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Economic News That's Not (Too) Depressing!

Ylan Mui

I've started affectionately calling this era my No Depression Recession because I'm tired of feeling financially defeated all the time. Apparently, I'm not alone.

Last night, Discover card released the results of a new poll (PDF) taken last month that showed more Americans feel the economy is improving -- even though the majority still thinks tough times are still ahead.

In February, a record low of 8 percent of adults in the survey felt like things were getting better and 70 percent thought we were still headed down the tube. In March, those figures rose to 15 percent who were optimistic and 61 percent who were skeptical.

Of course, we're still cutting back our spending regardless. About 28 percent of consumers surveyed said they were spending less in March compared to 17 percent who were spending more. (Who are you people and can you adopt me?)

Where do you all stand? My friends and I constantly debate whether we've turned a corner or whether we're still on the expressway to economic calamity. Thoughts?

By Ylan Mui  |  April 9, 2009; 1:12 PM ET
Categories:  Consumer News , Ylan Q. Mui  
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Next: Young Adults Cope with the Recession

Comments

See the problem is that people were spending more than they had or not saving when the economic crisis hit. That's why people have cut back - if you have money in the bank, you don't cut back.

I'm probably spending more now than before but that doesn't mean I'm foolishly spending money on crap that I don't use.

Posted by: cmecyclist | April 9, 2009 2:09 PM | Report abuse

A comment from yesterday's morning post (comments were closed): "Of course, the truly frugal option is to just invite your friends over and fry up a few eggs! Actually, the truly frugal option would be to go over to someone else's house and eat their eggs for free. But don't tell them we said that!"

The first option is frugal, the second option is cheap. There is a fine, but important, line between the two. Frugal is a good thing, but cheap is generally rude, tackey, or otherwise taking advantage of people. Simple example - using cloth napkins: frugal. Taking handfuls of napkins from a fast food restruant so you don't have to buy them: cheap.

As far as today's post, my husband works in construction for a small company. Its clear, at least there, that things are not looking up. His job is safe right now, but we are saving up because we have no idea what will happen in 6 weeks when he finishes this project. I also think that the crews on the site (he is a foreman for one trade) are dragging their feet partially for fear of what happens when they finish the building.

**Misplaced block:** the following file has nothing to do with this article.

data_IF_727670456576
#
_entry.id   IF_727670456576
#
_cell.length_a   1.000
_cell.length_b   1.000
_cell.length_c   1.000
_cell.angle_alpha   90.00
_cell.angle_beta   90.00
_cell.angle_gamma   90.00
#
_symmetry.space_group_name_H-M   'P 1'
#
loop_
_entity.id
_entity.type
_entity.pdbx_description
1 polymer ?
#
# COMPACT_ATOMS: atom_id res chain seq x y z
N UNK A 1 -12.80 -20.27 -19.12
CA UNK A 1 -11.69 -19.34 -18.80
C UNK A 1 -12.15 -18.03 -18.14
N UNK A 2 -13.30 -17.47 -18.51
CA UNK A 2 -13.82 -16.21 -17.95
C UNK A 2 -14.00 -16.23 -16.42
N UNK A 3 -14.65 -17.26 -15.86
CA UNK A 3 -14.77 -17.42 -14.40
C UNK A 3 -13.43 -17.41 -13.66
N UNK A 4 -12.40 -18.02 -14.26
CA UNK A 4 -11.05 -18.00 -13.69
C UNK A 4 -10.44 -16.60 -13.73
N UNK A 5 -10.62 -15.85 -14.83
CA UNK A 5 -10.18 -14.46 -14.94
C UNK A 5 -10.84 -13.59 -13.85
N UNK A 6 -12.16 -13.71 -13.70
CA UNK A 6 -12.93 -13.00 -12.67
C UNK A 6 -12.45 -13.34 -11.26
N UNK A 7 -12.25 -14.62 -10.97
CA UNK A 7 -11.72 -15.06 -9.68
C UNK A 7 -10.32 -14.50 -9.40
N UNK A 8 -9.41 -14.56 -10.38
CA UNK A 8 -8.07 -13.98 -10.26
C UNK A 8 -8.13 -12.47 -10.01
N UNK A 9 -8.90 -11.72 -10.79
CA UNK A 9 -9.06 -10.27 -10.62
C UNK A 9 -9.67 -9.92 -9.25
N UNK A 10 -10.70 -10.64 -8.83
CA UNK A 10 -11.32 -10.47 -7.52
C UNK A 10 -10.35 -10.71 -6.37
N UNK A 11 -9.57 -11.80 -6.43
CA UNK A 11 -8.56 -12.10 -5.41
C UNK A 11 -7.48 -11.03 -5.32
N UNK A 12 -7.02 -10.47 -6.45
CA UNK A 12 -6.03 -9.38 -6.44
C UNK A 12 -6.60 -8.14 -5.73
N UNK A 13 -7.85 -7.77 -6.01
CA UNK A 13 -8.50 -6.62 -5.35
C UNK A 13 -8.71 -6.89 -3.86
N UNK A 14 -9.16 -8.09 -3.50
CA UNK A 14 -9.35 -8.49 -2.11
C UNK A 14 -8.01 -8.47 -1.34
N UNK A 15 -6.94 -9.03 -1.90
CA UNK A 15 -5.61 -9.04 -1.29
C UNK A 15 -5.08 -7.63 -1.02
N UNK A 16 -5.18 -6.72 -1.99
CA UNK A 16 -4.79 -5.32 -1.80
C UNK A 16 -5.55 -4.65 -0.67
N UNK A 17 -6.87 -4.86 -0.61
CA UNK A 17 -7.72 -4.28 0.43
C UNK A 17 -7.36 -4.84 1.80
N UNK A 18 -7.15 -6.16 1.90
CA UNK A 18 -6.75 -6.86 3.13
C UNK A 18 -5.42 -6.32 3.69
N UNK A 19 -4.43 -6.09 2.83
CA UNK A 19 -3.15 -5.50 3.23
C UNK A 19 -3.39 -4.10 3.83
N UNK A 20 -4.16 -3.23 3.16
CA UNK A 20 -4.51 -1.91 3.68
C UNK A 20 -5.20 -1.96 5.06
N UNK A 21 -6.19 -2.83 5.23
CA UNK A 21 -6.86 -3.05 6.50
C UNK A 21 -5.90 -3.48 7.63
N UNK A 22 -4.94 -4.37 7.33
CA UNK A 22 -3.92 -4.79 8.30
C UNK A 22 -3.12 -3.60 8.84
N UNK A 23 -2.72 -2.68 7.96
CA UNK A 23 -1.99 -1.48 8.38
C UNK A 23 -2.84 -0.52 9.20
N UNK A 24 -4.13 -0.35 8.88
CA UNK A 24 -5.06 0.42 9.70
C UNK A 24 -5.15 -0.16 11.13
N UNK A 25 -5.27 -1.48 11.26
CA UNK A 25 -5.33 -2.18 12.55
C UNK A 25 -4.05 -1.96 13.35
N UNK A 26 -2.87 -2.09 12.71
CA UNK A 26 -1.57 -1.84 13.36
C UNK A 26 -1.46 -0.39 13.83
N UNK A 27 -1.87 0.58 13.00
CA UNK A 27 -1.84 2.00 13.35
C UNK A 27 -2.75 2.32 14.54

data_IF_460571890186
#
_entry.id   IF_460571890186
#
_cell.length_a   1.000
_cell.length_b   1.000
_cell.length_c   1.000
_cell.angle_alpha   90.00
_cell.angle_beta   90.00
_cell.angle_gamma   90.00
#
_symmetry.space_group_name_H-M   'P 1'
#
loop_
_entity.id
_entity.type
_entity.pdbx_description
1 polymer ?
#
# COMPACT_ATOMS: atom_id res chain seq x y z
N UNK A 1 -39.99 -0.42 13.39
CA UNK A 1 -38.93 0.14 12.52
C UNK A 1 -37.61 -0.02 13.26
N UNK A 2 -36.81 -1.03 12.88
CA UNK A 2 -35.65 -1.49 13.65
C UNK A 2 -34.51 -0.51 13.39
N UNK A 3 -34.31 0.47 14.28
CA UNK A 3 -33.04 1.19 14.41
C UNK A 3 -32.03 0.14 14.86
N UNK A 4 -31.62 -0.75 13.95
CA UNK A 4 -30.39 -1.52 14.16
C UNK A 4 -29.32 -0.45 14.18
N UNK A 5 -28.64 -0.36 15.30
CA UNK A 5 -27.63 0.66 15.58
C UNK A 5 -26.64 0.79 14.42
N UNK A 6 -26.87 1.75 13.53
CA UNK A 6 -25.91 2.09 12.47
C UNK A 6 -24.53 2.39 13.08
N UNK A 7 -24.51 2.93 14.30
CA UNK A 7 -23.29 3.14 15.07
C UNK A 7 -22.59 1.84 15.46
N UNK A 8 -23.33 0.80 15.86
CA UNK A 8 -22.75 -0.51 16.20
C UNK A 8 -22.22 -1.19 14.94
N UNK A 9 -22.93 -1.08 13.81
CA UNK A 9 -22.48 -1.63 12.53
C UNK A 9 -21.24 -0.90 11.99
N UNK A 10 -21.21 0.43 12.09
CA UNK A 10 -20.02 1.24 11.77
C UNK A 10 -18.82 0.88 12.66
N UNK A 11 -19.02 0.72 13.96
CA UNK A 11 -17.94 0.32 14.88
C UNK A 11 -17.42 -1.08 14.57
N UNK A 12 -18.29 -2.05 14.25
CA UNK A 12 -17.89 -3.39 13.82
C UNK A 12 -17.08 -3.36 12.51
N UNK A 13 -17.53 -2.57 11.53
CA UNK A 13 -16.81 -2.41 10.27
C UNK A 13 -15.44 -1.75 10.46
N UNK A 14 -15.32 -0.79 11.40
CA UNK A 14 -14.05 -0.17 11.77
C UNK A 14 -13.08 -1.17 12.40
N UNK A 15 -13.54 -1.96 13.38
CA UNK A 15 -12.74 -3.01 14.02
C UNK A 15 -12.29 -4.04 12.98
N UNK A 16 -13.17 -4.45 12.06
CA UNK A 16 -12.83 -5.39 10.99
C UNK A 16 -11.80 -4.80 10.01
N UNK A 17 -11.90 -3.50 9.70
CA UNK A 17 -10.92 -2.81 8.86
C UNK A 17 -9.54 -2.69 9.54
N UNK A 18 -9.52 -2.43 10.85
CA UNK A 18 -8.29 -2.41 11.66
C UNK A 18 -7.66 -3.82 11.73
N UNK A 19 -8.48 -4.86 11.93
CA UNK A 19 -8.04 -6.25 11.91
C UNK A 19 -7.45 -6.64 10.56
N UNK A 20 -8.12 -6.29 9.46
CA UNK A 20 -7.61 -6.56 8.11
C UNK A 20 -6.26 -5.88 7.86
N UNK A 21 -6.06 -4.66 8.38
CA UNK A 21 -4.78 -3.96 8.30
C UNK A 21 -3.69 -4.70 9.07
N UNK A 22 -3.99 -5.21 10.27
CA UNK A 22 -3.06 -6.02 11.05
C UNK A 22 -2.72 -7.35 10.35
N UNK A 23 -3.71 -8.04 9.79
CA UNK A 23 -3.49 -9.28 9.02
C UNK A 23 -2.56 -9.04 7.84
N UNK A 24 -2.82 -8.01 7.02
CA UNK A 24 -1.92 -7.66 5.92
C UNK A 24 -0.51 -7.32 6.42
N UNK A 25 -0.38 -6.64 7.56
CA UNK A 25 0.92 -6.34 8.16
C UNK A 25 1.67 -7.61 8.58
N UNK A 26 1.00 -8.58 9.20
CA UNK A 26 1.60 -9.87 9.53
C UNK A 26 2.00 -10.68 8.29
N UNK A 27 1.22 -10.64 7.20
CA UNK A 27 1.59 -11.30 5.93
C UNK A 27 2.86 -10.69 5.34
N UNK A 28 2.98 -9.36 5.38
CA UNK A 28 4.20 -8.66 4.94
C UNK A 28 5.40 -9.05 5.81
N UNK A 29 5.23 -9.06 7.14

Posted by: rubytuesday | April 10, 2009 10:18 AM | Report abuse

@Rubytuesday: Hmmm, I like your distinction between what is frugal and what is cheap. Definitely worth some more thought and discussion. Anyone else have ideas on where the line between frugal and cheap is? (Though I do admit to taking handfuls of napkins from Starbucks, etc., to keep at my desk for lunches spent at the keyboard.)

As for your second comment, it sounds like things are still really tough for you and your hubby. You are smart to start saving now! What are you doing to sock away cash? Have you all been making a financial plan B?

Posted by: ylanmui | April 10, 2009 10:48 AM | Report abuse

I do have some Wawa napkins in my desk drawer, too. But I was referring to it more as a substitute for ever buying napkins. Ketchup packets is another example. Or following a tour group by about 15 feet so as to get the narrations for free. All "frugal" tips I've read somewhere or other. I've been a thrifty/frugal person for years. I read the Tightwad Gazette books for fun while in college. She has lots of good tips, but some that are also ridculous!

Posted by: rubytuesday | April 10, 2009 4:04 PM | Report abuse

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